“For me it is good. It can be positive or negative, but I think the tires have reached a good level so I think it is good to have the same tires for the season.”
Andrea Dovizioso was in two minds about it. He appreciated the stability of a fixed tire allocation, but it also introduced an element of chance, he said. “In one way you have to be a bit lucky because your tire has to fit your bike and your riding style.”
“On the other side it is positive because you have stability and able to work more on the bike. It is a balance like always with positive and negatives.” Riders would only find out at the race weekend whether the rules were going to help them or hinder them that particular Sunday.
Given that Honda is believed to have been behind having the tire allocation fixed for the season, Marc Márquez was remarkably negative about it.
“I am not happy and I don’t agree with it because it depends on the season, and we have some new tires that we don’t know how they will fit on other tracks,” the Repsol Honda rider asserted.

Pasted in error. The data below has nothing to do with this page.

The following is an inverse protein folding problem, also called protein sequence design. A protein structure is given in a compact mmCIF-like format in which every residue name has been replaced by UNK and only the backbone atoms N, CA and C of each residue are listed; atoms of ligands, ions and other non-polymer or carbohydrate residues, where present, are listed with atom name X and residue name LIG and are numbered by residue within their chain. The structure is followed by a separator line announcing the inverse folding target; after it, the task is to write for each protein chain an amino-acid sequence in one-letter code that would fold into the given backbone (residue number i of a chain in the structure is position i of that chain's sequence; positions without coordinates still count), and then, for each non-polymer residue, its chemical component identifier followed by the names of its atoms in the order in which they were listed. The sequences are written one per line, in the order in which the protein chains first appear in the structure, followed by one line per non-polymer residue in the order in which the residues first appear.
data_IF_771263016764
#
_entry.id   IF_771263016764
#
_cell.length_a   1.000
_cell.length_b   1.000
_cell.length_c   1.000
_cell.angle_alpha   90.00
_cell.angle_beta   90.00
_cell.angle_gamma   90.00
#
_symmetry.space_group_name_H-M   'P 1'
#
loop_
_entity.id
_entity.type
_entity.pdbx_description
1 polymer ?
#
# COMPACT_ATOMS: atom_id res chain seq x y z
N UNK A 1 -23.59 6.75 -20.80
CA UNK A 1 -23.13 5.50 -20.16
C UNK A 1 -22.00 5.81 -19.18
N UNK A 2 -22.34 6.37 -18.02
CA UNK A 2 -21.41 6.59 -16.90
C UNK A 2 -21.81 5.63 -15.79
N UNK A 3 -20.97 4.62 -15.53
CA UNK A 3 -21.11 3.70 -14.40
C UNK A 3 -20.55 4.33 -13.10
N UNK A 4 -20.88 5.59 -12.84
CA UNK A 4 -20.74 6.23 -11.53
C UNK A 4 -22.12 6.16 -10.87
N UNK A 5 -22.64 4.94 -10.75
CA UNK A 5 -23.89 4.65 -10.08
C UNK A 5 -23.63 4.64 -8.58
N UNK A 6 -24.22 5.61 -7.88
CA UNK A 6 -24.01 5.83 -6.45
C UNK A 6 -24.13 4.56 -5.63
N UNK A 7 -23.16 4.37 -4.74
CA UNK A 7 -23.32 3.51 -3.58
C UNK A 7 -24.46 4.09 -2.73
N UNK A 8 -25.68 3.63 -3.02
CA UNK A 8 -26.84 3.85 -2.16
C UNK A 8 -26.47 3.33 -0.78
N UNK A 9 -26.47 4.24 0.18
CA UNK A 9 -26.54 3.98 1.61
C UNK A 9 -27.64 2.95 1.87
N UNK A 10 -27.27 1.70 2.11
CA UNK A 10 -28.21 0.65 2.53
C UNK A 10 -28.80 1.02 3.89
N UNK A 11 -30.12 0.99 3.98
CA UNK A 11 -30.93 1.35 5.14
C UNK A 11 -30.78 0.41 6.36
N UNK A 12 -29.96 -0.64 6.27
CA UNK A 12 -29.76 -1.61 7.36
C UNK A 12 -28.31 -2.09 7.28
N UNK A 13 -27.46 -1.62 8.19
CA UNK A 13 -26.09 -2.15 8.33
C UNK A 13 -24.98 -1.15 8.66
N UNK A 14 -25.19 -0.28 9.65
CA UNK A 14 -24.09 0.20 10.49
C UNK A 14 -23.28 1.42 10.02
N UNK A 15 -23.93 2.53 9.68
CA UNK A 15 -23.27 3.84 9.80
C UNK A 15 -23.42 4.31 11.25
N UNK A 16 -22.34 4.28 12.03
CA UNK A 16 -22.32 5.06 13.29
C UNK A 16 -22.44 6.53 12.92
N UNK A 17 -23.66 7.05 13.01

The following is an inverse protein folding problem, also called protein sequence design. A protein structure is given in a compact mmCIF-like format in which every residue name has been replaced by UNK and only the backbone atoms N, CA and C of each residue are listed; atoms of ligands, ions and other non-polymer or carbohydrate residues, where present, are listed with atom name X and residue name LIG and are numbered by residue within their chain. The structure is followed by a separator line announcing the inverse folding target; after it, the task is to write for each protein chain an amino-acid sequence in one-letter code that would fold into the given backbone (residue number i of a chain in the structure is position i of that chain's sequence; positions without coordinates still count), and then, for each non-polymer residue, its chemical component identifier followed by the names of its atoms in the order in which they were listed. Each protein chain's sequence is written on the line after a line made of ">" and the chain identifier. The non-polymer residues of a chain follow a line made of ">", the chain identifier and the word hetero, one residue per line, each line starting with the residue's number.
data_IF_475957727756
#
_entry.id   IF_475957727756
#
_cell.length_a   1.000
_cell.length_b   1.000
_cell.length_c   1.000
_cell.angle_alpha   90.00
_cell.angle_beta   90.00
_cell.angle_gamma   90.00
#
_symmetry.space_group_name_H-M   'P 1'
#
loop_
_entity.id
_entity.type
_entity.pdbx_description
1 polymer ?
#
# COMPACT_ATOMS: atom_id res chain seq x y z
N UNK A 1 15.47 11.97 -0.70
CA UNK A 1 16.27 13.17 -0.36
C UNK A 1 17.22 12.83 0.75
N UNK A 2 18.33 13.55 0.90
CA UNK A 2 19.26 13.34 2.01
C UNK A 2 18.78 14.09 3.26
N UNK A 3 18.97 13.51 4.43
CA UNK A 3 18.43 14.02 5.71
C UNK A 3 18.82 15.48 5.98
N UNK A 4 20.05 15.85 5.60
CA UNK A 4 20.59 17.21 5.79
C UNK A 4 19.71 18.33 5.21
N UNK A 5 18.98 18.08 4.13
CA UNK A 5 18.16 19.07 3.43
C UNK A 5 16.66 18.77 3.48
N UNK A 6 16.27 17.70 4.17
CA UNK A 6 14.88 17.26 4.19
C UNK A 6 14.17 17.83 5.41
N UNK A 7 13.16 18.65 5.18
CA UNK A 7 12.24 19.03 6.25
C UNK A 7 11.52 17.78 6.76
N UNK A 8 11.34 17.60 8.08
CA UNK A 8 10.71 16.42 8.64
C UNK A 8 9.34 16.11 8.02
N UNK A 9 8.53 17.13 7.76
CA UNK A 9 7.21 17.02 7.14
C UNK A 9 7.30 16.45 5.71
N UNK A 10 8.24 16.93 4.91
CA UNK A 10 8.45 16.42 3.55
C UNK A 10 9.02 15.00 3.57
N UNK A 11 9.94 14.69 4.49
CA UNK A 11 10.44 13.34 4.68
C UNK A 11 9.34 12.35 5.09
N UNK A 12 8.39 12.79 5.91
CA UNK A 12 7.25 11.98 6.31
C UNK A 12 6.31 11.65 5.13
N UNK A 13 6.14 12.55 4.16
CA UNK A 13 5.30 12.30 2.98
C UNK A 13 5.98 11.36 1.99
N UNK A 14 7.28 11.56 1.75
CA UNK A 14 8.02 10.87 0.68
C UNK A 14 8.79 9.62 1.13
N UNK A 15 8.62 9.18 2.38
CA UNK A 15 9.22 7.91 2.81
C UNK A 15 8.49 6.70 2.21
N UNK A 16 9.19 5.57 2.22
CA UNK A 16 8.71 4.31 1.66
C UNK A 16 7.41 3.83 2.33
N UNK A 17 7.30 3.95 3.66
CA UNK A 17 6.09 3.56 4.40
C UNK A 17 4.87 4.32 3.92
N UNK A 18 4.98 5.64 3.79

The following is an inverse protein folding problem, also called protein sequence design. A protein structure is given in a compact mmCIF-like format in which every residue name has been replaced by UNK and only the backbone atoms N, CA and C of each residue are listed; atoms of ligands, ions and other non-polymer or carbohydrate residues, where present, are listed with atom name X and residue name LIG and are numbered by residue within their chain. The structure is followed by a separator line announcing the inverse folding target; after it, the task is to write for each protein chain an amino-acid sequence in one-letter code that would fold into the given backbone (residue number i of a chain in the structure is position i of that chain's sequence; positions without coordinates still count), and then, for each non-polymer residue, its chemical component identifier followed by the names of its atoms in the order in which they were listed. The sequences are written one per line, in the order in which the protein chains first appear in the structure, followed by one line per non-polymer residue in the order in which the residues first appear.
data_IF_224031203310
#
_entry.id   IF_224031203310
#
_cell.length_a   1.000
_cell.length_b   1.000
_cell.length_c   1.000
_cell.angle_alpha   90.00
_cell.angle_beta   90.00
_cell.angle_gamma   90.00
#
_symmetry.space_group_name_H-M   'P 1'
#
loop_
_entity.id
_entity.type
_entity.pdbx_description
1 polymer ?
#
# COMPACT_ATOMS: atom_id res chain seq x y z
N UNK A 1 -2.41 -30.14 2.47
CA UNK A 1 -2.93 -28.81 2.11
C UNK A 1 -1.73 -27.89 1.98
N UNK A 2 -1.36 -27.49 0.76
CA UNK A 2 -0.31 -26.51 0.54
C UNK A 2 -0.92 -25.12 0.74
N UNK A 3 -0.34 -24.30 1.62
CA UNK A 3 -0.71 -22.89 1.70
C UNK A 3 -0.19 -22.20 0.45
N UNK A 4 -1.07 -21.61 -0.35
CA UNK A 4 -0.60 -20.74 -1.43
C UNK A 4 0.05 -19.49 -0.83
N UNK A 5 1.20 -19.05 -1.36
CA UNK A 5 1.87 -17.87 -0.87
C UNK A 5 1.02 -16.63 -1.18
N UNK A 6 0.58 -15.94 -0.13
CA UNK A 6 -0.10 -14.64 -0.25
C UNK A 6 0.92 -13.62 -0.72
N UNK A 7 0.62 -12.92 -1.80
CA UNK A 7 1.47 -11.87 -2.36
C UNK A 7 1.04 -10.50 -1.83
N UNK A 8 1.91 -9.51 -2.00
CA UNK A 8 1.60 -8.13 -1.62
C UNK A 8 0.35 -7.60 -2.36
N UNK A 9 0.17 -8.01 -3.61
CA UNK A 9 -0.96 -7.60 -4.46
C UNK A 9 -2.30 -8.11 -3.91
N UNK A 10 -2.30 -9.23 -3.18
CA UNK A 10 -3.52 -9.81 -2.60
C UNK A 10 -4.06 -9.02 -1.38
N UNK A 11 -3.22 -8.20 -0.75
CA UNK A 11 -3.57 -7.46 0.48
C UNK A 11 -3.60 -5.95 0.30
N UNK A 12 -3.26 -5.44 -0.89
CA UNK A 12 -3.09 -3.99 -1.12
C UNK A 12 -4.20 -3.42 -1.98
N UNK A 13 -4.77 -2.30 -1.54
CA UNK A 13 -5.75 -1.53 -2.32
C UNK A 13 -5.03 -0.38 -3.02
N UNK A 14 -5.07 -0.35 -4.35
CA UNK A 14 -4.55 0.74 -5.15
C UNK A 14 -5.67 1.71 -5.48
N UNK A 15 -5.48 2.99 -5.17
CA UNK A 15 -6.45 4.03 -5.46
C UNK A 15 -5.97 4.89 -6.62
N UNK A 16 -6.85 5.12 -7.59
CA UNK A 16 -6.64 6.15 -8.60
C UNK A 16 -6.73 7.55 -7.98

It was strange that they were able to make changes to the bike and go back and forth, but were stuck with the tires whether they worked or not, he pointed out.
“We need to have some flexibility as we have some flexibility inside the team as we can try a new thing but maybe come back to the old one, so maybe we also need to have that with the tire choices as well.”
Cal Crutchlow, often a thorn in Michelin’s side, was deeply unhappy about the whole affair. “The tire allocation is an absolute joke, just the worst thing that we’ve ever seen,” he fumed.
“This frozen allocation thing, now that they’ve told us what we’re getting the next two races, honestly, you don’t even know whether it’s pointless to turn up.”
“Five guys might choose the wrong tire and not finish, five guys might choose too soft a tire and fade backwards, and five guys might just cruise around three seconds slower than everyone else and be the top five guys at the end of the race. You have no idea, because it’s so up and down.”